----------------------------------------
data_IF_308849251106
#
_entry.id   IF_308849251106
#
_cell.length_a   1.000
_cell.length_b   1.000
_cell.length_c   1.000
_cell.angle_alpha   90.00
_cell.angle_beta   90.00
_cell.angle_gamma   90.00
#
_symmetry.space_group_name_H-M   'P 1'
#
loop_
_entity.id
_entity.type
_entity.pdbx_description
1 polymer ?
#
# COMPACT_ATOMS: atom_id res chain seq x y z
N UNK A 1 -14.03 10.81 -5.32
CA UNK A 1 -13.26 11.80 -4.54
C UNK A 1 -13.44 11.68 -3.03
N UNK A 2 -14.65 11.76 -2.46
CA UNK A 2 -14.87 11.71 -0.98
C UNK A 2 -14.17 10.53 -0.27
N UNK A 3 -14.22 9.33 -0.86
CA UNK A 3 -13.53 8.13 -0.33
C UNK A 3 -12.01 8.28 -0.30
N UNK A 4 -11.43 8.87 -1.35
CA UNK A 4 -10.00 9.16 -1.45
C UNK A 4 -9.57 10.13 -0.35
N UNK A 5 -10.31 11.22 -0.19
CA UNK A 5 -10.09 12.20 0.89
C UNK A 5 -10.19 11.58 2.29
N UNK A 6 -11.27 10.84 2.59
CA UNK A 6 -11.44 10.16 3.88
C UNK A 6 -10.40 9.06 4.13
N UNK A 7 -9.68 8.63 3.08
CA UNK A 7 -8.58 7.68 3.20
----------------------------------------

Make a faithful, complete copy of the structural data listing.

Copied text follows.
data_IF_308849251106
#
_entry.id   IF_308849251106
#
_cell.length_a   1.000
_cell.length_b   1.000
_cell.length_c   1.000
_cell.angle_alpha   90.00
_cell.angle_beta   90.00
_cell.angle_gamma   90.00
#
_symmetry.space_group_name_H-M   'P 1'
#
loop_
_entity.id
_entity.type
_entity.pdbx_description
1 polymer ?
#
# COMPACT_ATOMS: atom_id res chain seq x y z
N UNK A 1 -14.03 10.81 -5.32
CA UNK A 1 -13.26 11.80 -4.54
C UNK A 1 -13.44 11.68 -3.03
N UNK A 2 -14.65 11.76 -2.46
CA UNK A 2 -14.87 11.71 -0.98
C UNK A 2 -14.17 10.53 -0.27
N UNK A 3 -14.22 9.33 -0.86
CA UNK A 3 -13.53 8.13 -0.33
C UNK A 3 -12.01 8.28 -0.30
N UNK A 4 -11.43 8.87 -1.35
CA UNK A 4 -10.00 9.16 -1.45
C UNK A 4 -9.57 10.13 -0.35
N UNK A 5 -10.31 11.22 -0.19
CA UNK A 5 -10.09 12.20 0.89
C UNK A 5 -10.19 11.58 2.29
N UNK A 6 -11.27 10.84 2.59
CA UNK A 6 -11.44 10.16 3.88
C UNK A 6 -10.40 9.06 4.13
N UNK A 7 -9.68 8.63 3.08
CA UNK A 7 -8.58 7.68 3.20